# Splitting population among overlapping polygons

I'm quite new to QGIS.

I have one layer that is a quadratic grid with a different population in each square, and I have another layer with two polygons that I got from the Travel Time plugin. I want to calculate how large a population each travel time polygon covers. I have done it when there is no overlapping between two polygons by using Spatial Join in MMQGIS.

However, I don’t know how to do this when there is overlap between the polygons. When there is overlap, I want to split the population evenly between the polygons. I also want to be able to do this when there are more than two overlapping polygons.

Do you know how to do this?

• The people who specialize in population are quite insistent (rightly so) that you not try to disaggregate their population values. Human habitation is rarely uniform, so extreme care should be taken when allocating values and documenting results. Aug 13, 2021 at 14:26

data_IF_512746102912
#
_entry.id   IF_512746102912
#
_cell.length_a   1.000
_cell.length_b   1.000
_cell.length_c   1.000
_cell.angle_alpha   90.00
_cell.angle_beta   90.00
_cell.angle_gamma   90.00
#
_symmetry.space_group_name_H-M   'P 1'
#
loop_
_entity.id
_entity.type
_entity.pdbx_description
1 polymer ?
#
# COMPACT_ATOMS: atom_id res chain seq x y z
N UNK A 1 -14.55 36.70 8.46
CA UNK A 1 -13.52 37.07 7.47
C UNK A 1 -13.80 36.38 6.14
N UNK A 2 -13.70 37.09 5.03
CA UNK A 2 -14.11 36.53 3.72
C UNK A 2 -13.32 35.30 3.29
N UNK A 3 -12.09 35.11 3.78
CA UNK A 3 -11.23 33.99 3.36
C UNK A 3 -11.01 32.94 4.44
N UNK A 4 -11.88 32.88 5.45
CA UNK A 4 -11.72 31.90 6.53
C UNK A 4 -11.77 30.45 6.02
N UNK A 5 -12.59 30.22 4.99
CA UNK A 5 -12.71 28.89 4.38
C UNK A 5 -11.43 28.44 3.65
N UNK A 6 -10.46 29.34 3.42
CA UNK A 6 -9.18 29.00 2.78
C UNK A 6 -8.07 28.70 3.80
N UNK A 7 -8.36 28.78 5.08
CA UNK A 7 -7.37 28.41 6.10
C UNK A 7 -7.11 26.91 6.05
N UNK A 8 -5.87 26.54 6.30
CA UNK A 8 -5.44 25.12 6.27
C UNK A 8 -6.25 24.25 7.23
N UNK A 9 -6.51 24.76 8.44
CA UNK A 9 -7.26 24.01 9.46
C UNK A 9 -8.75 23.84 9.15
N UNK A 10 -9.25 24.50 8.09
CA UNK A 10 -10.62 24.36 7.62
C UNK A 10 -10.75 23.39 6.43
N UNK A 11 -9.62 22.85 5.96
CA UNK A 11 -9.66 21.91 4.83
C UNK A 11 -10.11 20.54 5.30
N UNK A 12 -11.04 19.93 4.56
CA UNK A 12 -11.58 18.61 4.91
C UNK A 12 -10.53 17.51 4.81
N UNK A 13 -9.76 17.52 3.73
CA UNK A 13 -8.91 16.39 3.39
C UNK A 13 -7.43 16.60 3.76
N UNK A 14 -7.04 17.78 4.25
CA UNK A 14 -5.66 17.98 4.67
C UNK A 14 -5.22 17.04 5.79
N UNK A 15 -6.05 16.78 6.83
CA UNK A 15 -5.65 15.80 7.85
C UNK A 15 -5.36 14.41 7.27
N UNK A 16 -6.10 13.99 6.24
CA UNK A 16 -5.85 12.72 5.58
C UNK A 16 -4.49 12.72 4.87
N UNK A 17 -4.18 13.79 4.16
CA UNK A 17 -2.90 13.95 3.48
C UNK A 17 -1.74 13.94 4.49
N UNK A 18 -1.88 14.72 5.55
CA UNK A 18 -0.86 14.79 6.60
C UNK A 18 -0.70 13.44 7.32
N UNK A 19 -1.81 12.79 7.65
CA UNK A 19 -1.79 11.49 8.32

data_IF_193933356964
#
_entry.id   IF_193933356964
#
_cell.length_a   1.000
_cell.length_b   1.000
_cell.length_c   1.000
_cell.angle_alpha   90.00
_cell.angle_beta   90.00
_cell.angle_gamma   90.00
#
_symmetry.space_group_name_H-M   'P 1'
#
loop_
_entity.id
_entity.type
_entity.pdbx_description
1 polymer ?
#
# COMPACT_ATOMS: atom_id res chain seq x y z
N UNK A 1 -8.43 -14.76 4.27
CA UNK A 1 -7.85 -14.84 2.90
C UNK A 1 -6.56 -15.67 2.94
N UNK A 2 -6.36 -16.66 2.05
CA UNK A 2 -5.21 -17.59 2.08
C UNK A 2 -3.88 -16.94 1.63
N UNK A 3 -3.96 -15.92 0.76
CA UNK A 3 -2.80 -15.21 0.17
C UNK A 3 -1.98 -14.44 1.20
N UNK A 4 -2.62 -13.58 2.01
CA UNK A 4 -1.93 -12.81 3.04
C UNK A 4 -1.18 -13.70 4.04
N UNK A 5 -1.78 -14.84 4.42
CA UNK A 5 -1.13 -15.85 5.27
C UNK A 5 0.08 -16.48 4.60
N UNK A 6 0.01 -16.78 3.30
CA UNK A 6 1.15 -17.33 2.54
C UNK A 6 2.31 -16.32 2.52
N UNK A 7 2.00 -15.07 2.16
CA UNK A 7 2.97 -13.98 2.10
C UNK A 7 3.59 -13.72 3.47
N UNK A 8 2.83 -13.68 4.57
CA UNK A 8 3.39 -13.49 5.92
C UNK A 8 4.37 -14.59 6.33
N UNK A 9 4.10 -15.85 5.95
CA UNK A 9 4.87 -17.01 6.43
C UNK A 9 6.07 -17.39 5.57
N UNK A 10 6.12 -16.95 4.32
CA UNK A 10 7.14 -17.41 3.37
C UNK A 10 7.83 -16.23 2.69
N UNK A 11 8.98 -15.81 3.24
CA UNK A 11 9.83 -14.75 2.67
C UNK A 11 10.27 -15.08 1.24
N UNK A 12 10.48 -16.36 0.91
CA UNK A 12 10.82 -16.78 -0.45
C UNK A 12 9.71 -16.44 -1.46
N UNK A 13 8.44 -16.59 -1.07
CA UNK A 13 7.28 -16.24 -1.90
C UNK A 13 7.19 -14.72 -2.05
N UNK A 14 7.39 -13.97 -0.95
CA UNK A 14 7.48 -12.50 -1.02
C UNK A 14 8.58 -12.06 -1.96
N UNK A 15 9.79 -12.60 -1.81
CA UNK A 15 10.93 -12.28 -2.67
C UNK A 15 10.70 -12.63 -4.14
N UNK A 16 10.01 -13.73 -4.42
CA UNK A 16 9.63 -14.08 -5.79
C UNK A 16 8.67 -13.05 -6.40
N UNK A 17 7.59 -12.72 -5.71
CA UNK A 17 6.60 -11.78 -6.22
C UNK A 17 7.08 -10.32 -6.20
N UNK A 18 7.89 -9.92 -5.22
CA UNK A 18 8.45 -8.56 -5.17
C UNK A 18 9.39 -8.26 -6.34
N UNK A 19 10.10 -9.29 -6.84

1. On the grid-layer, create an attribute for each of the polygons that counts for each grid-cell which of the polygons overlaps. Use this expression, replacing `poly1` with the names of the polygons: `if (overlay_intersects( 'poly1'), 1,0)`. Repeat this step for each of the polygons.
2. Create the sum of the polygons that overlap each cell creating a field `poly_all`, adding all the attribute fields created before (like: `poly1 + poly2 + poly3`). See the resulting number (from 0 to 3) as label in the grid on the following screenshot.
3. Now calculate the population for each polygon in every grid-cell: it corresponds to 0 (no overlap), the whole population number (only this polygon overlaps) or a fraction of the whole population, depending on how many polygons overlap this cell. Use an expression like this: `population / poly_all * poly1` and repeat this for each of the overlapping polygons. You get the no. of population to be calculated for each polygon, called `pop1`, `pop2`, `pop3` in the screenshot.
4. Now calculate the sum of `pop1`, `pop2`, `pop3` with this expression: `sum( pop1)`.
Screenshot: each cell with the number of overlapping polygons: